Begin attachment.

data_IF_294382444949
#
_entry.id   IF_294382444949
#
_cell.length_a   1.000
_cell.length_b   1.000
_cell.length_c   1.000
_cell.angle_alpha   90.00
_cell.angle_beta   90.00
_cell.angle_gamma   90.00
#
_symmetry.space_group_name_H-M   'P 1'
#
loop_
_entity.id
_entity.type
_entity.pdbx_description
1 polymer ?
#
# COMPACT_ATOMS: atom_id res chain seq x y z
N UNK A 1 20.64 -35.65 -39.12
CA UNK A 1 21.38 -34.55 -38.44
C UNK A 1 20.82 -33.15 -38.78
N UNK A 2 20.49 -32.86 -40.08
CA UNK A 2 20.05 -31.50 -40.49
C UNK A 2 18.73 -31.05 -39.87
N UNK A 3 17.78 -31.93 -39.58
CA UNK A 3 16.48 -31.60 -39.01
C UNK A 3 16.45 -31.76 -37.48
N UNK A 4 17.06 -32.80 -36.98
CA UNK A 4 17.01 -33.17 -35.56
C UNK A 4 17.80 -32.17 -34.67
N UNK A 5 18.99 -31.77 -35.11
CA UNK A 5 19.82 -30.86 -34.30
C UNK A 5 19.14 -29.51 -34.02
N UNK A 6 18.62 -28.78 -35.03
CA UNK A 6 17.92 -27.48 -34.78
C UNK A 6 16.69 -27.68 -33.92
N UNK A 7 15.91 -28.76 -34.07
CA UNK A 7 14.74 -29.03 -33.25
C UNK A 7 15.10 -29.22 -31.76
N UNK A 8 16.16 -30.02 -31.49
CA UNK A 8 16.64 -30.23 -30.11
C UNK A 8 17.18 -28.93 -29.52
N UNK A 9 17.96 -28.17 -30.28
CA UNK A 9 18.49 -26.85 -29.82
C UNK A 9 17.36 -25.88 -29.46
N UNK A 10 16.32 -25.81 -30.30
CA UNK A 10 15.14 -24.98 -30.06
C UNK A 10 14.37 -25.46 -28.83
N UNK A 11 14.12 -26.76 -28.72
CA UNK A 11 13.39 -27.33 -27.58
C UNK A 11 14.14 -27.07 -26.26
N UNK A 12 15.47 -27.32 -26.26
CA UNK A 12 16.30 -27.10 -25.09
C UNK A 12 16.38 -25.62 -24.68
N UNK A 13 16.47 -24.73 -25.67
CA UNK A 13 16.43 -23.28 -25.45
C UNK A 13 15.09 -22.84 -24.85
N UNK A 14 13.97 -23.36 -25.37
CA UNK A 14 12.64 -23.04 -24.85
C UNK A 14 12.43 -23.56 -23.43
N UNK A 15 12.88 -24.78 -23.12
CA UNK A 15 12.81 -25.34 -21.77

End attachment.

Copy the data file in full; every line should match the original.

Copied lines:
data_IF_294382444949
#
_entry.id   IF_294382444949
#
_cell.length_a   1.000
_cell.length_b   1.000
_cell.length_c   1.000
_cell.angle_alpha   90.00
_cell.angle_beta   90.00
_cell.angle_gamma   90.00
#
_symmetry.space_group_name_H-M   'P 1'
#
loop_
_entity.id
_entity.type
_entity.pdbx_description
1 polymer ?
#
# COMPACT_ATOMS: atom_id res chain seq x y z
N UNK A 1 20.64 -35.65 -39.12
CA UNK A 1 21.38 -34.55 -38.44
C UNK A 1 20.82 -33.15 -38.78
N UNK A 2 20.49 -32.86 -40.08
CA UNK A 2 20.05 -31.50 -40.49
C UNK A 2 18.73 -31.05 -39.87
N UNK A 3 17.78 -31.93 -39.58
CA UNK A 3 16.48 -31.60 -39.01
C UNK A 3 16.45 -31.76 -37.48
N UNK A 4 17.06 -32.80 -36.98
CA UNK A 4 17.01 -33.17 -35.56
C UNK A 4 17.80 -32.17 -34.67
N UNK A 5 18.99 -31.77 -35.11
CA UNK A 5 19.82 -30.86 -34.30
C UNK A 5 19.14 -29.51 -34.02
N UNK A 6 18.62 -28.78 -35.03
CA UNK A 6 17.92 -27.48 -34.78
C UNK A 6 16.69 -27.68 -33.92
N UNK A 7 15.91 -28.76 -34.07
CA UNK A 7 14.74 -29.03 -33.25
C UNK A 7 15.10 -29.22 -31.76
N UNK A 8 16.16 -30.02 -31.49
CA UNK A 8 16.64 -30.23 -30.11
C UNK A 8 17.18 -28.93 -29.52
N UNK A 9 17.96 -28.17 -30.28
CA UNK A 9 18.49 -26.85 -29.82
C UNK A 9 17.36 -25.88 -29.46
N UNK A 10 16.32 -25.81 -30.30
CA UNK A 10 15.14 -24.98 -30.06
C UNK A 10 14.37 -25.46 -28.83
N UNK A 11 14.12 -26.76 -28.72
CA UNK A 11 13.39 -27.33 -27.58
C UNK A 11 14.14 -27.07 -26.26
N UNK A 12 15.47 -27.32 -26.26
CA UNK A 12 16.30 -27.10 -25.09
C UNK A 12 16.38 -25.62 -24.68
N UNK A 13 16.47 -24.73 -25.67
CA UNK A 13 16.43 -23.28 -25.45
C UNK A 13 15.09 -22.84 -24.85
N UNK A 14 13.97 -23.36 -25.37
CA UNK A 14 12.64 -23.04 -24.85
C UNK A 14 12.43 -23.56 -23.43
N UNK A 15 12.88 -24.78 -23.12
CA UNK A 15 12.81 -25.34 -21.77